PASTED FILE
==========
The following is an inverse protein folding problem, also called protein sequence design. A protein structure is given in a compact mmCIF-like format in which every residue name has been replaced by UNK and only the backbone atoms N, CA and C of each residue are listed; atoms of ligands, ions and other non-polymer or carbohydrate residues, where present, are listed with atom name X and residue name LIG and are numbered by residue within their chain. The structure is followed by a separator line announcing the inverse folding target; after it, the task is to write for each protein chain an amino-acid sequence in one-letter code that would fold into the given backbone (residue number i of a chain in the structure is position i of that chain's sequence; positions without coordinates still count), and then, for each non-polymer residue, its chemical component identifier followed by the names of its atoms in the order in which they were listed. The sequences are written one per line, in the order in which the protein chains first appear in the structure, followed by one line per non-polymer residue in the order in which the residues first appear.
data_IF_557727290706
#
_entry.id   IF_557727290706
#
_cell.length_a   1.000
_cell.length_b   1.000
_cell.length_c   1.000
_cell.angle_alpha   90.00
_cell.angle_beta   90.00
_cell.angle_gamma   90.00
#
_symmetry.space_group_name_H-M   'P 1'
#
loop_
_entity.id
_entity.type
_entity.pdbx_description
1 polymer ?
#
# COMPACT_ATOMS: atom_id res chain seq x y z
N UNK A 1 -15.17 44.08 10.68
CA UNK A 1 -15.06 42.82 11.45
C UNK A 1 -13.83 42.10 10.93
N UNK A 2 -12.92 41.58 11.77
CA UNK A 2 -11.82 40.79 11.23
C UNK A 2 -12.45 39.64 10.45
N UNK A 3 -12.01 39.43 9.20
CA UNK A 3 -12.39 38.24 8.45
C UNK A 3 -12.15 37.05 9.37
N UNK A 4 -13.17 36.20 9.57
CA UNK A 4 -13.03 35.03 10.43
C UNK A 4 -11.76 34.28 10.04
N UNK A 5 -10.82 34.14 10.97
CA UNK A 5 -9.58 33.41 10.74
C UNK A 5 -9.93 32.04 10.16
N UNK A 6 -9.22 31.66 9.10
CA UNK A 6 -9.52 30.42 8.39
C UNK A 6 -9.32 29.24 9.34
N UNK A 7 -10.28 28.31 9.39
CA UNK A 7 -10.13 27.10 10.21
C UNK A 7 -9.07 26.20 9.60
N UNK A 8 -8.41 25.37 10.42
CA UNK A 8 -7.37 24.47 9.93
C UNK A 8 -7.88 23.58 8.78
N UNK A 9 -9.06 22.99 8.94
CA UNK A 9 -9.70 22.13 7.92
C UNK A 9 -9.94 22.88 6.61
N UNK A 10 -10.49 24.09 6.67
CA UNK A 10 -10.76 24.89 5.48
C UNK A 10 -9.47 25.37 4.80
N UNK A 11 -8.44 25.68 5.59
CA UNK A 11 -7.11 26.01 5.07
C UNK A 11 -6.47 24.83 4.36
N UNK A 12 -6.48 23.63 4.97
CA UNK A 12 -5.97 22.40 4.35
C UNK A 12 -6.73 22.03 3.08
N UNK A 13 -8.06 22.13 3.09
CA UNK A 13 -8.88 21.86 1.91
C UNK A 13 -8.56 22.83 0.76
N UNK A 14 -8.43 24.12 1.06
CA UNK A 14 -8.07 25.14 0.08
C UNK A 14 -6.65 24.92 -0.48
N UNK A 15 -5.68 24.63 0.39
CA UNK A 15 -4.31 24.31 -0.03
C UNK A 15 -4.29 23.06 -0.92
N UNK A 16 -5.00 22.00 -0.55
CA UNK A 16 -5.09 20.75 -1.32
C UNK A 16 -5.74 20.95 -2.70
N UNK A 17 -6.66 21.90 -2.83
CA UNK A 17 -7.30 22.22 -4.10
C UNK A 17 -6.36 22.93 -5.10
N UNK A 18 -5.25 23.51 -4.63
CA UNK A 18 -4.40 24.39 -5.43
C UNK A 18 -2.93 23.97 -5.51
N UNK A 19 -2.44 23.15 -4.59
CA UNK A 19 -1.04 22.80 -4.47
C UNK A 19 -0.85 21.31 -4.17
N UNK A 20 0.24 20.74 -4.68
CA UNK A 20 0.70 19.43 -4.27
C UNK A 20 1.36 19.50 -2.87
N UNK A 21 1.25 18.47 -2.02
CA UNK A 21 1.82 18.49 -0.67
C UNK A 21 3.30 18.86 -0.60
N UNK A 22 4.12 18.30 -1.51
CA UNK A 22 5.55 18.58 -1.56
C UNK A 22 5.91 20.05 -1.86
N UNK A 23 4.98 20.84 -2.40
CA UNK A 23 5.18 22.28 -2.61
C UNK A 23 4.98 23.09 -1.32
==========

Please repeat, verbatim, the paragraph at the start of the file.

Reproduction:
The following is an inverse protein folding problem, also called protein sequence design. A protein structure is given in a compact mmCIF-like format in which every residue name has been replaced by UNK and only the backbone atoms N, CA and C of each residue are listed; atoms of ligands, ions and other non-polymer or carbohydrate residues, where present, are listed with atom name X and residue name LIG and are numbered by residue within their chain. The structure is followed by a separator line announcing the inverse folding target; after it, the task is to write for each protein chain an amino-acid sequence in one-letter code that would fold into the given backbone (residue number i of a chain in the structure is position i of that chain's sequence; positions without coordinates still count), and then, for each non-polymer residue, its chemical component identifier followed by the names of its atoms in the order in which they were listed. The sequences are written one per line, in the order in which the protein chains first appear in the structure, followed by one line per non-polymer residue in the order in which the residues first appear.